Assembly polls: JD (U) banks on Nitish factor in Manipur - Hindustan Times
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Assembly polls: JD (U) banks on Nitish factor in Manipur

Feb 15, 2022 05:38 PM IST

Armed with rebels from other parties and candidates in 38 of the total 60 seats, the Janata Dal (United) plans to turn things around in Manipur.

IMPHAL: In October last year, Janata Dal (United) shifted its state office in Manipur from its earlier location in Imphal to a bigger building in Tiddim Road—one of the important arteries of the state capital.

The Janata Dal (United) is contesting the assembly election in Manipur on the plank of Bihar chief minister Nitish Kumar’s good governance and clean image, said JD(U) national general secretary in-charge of northeast, Afaque Ahmed Khan. (PTI)
The Janata Dal (United) is contesting the assembly election in Manipur on the plank of Bihar chief minister Nitish Kumar’s good governance and clean image, said JD(U) national general secretary in-charge of northeast, Afaque Ahmed Khan. (PTI)

The new office spread over two floors wears a busy look these days with party workers and office bearers gathering pamphlets, flags and other materials for the coming assembly elections in the northeastern state.

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Though not in the reckoning till a few weeks back, things have changed for the JD (U), a constituent of the Bharatiya Janata Party-led National Democratic Alliance (NDA) government at the Centre. Now armed with rebels from other parties and candidates in 38 of the total 60 seats, the JD (U) plans to turn things around.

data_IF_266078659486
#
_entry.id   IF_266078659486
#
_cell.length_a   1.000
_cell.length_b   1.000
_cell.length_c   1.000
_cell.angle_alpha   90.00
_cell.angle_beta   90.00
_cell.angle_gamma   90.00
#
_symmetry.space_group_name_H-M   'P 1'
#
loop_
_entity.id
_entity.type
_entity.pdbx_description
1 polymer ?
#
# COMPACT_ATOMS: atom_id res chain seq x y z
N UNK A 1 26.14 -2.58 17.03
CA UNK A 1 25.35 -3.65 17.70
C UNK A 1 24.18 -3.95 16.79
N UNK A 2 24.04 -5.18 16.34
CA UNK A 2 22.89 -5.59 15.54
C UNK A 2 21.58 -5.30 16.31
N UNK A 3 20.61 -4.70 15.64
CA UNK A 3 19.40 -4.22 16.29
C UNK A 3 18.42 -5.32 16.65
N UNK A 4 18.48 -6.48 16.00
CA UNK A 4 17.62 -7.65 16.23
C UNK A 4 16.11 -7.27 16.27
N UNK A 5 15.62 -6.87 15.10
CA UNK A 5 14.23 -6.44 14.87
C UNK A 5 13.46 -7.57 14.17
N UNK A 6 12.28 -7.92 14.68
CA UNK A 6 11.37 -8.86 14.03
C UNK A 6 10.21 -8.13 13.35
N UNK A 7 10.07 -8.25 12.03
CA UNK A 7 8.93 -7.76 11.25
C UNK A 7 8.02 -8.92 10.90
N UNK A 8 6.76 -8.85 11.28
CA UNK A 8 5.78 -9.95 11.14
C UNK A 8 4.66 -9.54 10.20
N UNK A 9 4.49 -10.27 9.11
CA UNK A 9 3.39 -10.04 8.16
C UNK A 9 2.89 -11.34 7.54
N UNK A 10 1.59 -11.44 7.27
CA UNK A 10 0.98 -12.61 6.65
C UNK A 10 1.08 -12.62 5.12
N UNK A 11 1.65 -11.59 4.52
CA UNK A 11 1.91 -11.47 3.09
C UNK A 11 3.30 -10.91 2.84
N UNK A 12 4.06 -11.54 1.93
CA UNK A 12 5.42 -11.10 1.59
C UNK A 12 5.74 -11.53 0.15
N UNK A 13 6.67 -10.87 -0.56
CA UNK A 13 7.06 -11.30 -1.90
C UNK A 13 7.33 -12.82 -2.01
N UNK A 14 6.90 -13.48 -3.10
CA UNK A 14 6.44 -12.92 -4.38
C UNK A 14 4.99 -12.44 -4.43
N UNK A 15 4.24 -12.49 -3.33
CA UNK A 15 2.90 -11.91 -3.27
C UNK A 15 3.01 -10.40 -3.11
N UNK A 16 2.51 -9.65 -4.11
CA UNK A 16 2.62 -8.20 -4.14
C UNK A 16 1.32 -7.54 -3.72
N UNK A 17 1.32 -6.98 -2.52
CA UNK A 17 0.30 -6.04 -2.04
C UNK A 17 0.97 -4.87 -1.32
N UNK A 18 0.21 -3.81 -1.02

“It’s not as if the JD (U) has emerged in the political scenario of Manipur just ahead of the assembly polls. Our state unit has been active for the past few years. Many have the impression we are new because the party decided against contesting the elections in Manipur five years ago,” said JD (U) national general secretary in-charge of northeast, Afaque Ahmed Khan.

“We are contesting this election in Manipur on the plank of Bihar chief minister Nitish Kumar’s good governance and clean image. People have seen how he has transformed Bihar. We are very hopeful that Manipur’s voters, who are educated and aware, would give us a chance to replicate that kind of governance in the state,” he added.

Though it is primarily Bihar-centric, the JD (U) isn’t entirely new to politics in the northeast. The party contested the 2000 assembly polls in Manipur and won 1 seat. It, however, failed to replicate the success in successive elections and didn’t field any candidate in 2017.

In neighbouring Nagaland, the party won 3 seats in 2003 and won 1 seat in 2013. In 2018, the party won 1 seat, but the MLA, who was a minister in the state government, switched over to the ruling Nationalist Democratic Political Party (NDPP), which is supported by the BJP.

The party won 7 of the 15 seats it contested in the Arunachal Pradesh assembly polls in 2019 becoming the second largest party after the BJP, which secured 41 seats. But in 2020, six of the seven JD (U) MLAs switched sides to the ruling BJP.